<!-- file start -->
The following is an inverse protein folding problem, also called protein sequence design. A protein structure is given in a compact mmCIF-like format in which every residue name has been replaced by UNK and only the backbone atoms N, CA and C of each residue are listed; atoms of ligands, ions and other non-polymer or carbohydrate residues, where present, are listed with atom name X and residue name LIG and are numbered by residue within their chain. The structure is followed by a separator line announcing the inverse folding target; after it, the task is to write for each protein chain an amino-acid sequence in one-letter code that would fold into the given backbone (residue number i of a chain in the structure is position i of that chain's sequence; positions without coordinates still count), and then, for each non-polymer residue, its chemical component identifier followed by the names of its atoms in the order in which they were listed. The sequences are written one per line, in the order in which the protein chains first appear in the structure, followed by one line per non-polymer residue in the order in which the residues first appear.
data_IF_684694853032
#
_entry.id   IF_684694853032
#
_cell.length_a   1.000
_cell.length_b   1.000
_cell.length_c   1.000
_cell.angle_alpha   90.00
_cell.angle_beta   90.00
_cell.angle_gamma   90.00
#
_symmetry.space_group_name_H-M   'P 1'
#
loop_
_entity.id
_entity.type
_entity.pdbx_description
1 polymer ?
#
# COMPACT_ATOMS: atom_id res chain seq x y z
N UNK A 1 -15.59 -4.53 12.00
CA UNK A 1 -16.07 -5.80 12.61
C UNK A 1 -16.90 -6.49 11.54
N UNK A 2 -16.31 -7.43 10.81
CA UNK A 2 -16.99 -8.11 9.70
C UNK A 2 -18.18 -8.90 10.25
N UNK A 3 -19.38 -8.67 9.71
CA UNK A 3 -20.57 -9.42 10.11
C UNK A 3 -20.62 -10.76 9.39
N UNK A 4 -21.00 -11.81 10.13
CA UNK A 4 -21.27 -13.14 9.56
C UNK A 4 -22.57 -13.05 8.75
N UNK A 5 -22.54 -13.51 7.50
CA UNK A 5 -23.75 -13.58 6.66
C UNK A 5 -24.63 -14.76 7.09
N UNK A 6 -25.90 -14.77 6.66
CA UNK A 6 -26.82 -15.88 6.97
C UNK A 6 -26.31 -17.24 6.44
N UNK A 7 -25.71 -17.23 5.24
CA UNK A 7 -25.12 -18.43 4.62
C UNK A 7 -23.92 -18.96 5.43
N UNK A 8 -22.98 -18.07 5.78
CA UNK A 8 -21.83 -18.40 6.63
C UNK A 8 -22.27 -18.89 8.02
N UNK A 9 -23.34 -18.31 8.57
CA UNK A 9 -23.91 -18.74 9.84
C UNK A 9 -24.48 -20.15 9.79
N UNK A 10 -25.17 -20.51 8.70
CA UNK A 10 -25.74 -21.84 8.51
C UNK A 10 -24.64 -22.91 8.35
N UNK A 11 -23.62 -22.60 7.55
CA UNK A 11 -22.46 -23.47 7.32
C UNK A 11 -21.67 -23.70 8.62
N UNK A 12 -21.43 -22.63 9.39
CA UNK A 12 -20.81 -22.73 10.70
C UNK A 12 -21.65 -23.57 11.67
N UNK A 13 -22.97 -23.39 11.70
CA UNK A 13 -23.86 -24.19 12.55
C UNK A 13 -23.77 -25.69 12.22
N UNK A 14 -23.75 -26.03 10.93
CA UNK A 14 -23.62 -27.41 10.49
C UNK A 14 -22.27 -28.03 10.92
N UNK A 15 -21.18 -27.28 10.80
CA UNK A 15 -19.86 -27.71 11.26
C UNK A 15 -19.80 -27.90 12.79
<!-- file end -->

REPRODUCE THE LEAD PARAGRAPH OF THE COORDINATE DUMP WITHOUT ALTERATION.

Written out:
The following is an inverse protein folding problem, also called protein sequence design. A protein structure is given in a compact mmCIF-like format in which every residue name has been replaced by UNK and only the backbone atoms N, CA and C of each residue are listed; atoms of ligands, ions and other non-polymer or carbohydrate residues, where present, are listed with atom name X and residue name LIG and are numbered by residue within their chain. The structure is followed by a separator line announcing the inverse folding target; after it, the task is to write for each protein chain an amino-acid sequence in one-letter code that would fold into the given backbone (residue number i of a chain in the structure is position i of that chain's sequence; positions without coordinates still count), and then, for each non-polymer residue, its chemical component identifier followed by the names of its atoms in the order in which they were listed. The sequences are written one per line, in the order in which the protein chains first appear in the structure, followed by one line per non-polymer residue in the order in which the residues first appear.